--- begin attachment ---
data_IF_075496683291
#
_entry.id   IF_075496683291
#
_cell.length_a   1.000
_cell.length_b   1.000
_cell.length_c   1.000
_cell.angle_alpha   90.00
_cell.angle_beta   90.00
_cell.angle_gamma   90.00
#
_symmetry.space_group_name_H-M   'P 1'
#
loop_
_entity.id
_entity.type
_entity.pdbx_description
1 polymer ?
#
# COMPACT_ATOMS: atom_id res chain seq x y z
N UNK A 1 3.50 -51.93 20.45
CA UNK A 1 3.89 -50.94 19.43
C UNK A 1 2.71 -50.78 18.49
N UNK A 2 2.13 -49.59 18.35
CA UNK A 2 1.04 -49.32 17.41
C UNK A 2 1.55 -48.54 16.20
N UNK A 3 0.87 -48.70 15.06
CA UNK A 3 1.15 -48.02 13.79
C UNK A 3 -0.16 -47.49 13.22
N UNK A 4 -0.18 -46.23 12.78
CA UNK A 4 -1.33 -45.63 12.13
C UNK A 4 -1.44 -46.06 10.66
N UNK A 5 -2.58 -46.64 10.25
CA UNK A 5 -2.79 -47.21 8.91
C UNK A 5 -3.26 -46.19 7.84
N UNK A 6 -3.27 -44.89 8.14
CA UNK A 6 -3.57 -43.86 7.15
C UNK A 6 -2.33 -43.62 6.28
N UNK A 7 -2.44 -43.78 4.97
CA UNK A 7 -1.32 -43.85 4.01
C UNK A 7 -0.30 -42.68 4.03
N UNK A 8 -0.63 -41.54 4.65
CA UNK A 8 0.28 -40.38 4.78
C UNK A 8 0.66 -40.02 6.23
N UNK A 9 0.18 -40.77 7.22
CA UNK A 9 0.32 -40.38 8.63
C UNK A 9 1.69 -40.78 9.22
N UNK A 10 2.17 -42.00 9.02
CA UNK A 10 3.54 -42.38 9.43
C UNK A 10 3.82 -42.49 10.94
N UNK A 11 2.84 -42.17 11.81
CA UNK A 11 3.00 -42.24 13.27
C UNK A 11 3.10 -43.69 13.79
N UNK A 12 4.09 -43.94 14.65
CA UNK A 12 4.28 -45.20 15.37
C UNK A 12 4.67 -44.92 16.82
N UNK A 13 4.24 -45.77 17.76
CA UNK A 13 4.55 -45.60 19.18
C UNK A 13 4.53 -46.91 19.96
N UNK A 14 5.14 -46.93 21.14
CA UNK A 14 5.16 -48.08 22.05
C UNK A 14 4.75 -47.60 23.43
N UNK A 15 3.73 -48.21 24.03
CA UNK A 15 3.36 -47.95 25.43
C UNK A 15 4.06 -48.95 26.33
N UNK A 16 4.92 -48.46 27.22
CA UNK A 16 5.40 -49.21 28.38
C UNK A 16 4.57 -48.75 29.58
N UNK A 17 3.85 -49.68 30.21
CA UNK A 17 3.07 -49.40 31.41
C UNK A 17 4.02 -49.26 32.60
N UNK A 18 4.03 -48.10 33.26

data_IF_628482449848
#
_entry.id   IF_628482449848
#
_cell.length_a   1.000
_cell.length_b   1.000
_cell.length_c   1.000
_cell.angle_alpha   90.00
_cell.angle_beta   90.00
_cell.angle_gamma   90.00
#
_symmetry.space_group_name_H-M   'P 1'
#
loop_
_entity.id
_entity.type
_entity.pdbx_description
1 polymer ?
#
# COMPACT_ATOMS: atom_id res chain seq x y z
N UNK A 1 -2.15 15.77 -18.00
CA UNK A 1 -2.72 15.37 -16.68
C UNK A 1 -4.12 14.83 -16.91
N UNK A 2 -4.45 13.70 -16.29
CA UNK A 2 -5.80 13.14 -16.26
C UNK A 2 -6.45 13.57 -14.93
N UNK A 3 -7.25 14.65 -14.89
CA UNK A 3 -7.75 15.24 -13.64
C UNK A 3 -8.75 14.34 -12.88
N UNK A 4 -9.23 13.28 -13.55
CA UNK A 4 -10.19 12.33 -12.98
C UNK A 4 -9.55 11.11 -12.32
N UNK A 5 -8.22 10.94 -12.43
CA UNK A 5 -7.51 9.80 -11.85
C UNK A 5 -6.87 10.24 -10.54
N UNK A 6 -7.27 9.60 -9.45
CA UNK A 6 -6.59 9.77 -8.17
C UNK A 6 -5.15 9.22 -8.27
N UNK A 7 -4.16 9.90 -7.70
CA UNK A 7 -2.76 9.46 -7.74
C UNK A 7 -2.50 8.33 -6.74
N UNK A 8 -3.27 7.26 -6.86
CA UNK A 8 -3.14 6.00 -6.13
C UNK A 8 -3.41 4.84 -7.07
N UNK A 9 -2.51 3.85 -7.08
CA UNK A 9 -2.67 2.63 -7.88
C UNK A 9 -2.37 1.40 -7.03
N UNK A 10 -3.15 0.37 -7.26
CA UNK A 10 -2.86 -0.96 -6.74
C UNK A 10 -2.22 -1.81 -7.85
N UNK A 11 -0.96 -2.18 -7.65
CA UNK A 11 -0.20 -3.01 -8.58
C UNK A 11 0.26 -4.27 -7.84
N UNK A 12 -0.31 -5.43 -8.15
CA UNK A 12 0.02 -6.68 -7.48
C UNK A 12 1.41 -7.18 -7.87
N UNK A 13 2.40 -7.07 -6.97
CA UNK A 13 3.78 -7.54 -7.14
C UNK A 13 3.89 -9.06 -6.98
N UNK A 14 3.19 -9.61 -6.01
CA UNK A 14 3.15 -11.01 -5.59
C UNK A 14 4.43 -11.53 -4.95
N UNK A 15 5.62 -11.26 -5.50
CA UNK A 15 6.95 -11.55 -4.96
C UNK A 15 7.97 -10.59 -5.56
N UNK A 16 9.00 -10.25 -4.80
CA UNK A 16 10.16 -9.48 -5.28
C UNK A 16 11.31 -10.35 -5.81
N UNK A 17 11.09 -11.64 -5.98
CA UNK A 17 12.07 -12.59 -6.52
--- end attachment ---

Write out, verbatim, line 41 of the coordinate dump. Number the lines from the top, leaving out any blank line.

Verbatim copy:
C UNK A 7 -0.30 -42.68 4.03